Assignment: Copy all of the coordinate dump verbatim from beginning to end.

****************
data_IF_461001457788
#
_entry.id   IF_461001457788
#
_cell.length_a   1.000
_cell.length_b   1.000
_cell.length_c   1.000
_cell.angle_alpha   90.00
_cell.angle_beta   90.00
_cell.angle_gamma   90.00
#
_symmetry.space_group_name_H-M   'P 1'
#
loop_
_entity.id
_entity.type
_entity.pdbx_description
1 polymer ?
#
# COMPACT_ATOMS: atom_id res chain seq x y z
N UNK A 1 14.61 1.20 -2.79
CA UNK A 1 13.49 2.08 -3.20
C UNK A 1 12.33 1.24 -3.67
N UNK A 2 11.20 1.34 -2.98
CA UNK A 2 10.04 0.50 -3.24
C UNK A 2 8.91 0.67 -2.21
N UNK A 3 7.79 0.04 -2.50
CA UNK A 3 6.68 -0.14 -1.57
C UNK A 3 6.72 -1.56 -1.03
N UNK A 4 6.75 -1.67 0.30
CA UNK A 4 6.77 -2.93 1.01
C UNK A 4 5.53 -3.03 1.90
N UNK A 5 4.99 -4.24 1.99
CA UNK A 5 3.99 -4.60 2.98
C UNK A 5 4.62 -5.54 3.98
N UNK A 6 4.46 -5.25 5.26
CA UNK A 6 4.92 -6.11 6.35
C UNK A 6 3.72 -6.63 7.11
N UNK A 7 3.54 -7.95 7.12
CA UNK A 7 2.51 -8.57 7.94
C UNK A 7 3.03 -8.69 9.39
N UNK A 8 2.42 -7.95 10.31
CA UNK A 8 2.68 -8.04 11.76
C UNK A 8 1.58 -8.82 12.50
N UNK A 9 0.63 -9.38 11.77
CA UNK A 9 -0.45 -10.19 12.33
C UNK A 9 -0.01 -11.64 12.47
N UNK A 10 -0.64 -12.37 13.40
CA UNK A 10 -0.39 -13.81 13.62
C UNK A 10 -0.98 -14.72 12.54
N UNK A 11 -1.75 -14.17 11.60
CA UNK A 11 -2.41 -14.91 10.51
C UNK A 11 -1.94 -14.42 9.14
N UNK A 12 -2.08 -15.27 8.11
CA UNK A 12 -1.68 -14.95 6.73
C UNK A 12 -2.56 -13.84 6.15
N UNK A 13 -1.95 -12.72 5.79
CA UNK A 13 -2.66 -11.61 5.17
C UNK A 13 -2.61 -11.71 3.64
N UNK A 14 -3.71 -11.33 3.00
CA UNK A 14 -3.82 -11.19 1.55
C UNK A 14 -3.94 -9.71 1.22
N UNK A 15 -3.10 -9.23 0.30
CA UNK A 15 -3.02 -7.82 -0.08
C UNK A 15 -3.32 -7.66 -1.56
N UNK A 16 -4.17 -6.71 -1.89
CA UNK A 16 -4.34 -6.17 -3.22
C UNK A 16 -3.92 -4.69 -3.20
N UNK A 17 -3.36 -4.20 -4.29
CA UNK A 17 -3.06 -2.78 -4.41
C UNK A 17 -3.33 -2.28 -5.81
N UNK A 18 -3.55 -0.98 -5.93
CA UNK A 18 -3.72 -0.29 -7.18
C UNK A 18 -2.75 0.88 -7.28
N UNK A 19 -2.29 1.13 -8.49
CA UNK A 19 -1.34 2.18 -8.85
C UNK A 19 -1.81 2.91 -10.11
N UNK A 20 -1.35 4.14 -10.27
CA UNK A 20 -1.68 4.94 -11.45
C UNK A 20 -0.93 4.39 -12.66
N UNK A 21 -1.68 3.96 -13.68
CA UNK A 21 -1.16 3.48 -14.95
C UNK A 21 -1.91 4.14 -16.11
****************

data_IF_461001457788
#
_entry.id   IF_461001457788
#
_cell.length_a   1.000
_cell.length_b   1.000
_cell.length_c   1.000
_cell.angle_alpha   90.00
_cell.angle_beta   90.00
_cell.angle_gamma   90.00
#
_symmetry.space_group_name_H-M   'P 1'
#
loop_
_entity.id
_entity.type
_entity.pdbx_description
1 polymer ?
#
# COMPACT_ATOMS: atom_id res chain seq x y z
N UNK A 1 14.61 1.20 -2.79
CA UNK A 1 13.49 2.08 -3.20
C UNK A 1 12.33 1.24 -3.67
N UNK A 2 11.20 1.34 -2.98
CA UNK A 2 10.04 0.50 -3.24
C UNK A 2 8.91 0.67 -2.21
N UNK A 3 7.79 0.04 -2.50
CA UNK A 3 6.68 -0.14 -1.57
C UNK A 3 6.72 -1.56 -1.03
N UNK A 4 6.75 -1.67 0.30
CA UNK A 4 6.77 -2.93 1.01
C UNK A 4 5.53 -3.03 1.90
N UNK A 5 4.99 -4.24 1.99
CA UNK A 5 3.99 -4.60 2.98
C UNK A 5 4.62 -5.54 3.98
N UNK A 6 4.46 -5.25 5.26
CA UNK A 6 4.92 -6.11 6.35
C UNK A 6 3.72 -6.63 7.11
N UNK A 7 3.54 -7.95 7.12
CA UNK A 7 2.51 -8.57 7.94
C UNK A 7 3.03 -8.69 9.39
N UNK A 8 2.42 -7.95 10.31
CA UNK A 8 2.68 -8.04 11.76
C UNK A 8 1.58 -8.82 12.50
N UNK A 9 0.63 -9.38 11.77
CA UNK A 9 -0.45 -10.19 12.33
C UNK A 9 -0.01 -11.64 12.47
N UNK A 10 -0.64 -12.37 13.40
CA UNK A 10 -0.39 -13.81 13.62
C UNK A 10 -0.98 -14.72 12.54
N UNK A 11 -1.75 -14.17 11.60
CA UNK A 11 -2.41 -14.91 10.51
C UNK A 11 -1.94 -14.42 9.14
N UNK A 12 -2.08 -15.27 8.11
CA UNK A 12 -1.68 -14.95 6.73
C UNK A 12 -2.56 -13.84 6.15
N UNK A 13 -1.95 -12.72 5.79
CA UNK A 13 -2.66 -11.61 5.17
C UNK A 13 -2.61 -11.71 3.64
N UNK A 14 -3.71 -11.33 3.00
CA UNK A 14 -3.82 -11.19 1.55
C UNK A 14 -3.94 -9.71 1.22
N UNK A 15 -3.10 -9.23 0.30
CA UNK A 15 -3.02 -7.82 -0.08
C UNK A 15 -3.32 -7.66 -1.56
N UNK A 16 -4.17 -6.71 -1.89
CA UNK A 16 -4.34 -6.17 -3.22
C UNK A 16 -3.92 -4.69 -3.20
N UNK A 17 -3.36 -4.20 -4.29
CA UNK A 17 -3.06 -2.78 -4.41
C UNK A 17 -3.33 -2.28 -5.81
N UNK A 18 -3.55 -0.98 -5.93
CA UNK A 18 -3.72 -0.29 -7.18
C UNK A 18 -2.75 0.88 -7.28
N UNK A 19 -2.29 1.13 -8.49
CA UNK A 19 -1.34 2.18 -8.85
C UNK A 19 -1.81 2.91 -10.11
N UNK A 20 -1.35 4.14 -10.27
CA UNK A 20 -1.68 4.94 -11.45
C UNK A 20 -0.93 4.39 -12.66
N UNK A 21 -1.68 3.96 -13.68
CA UNK A 21 -1.16 3.48 -14.95
C UNK A 21 -1.91 4.14 -16.11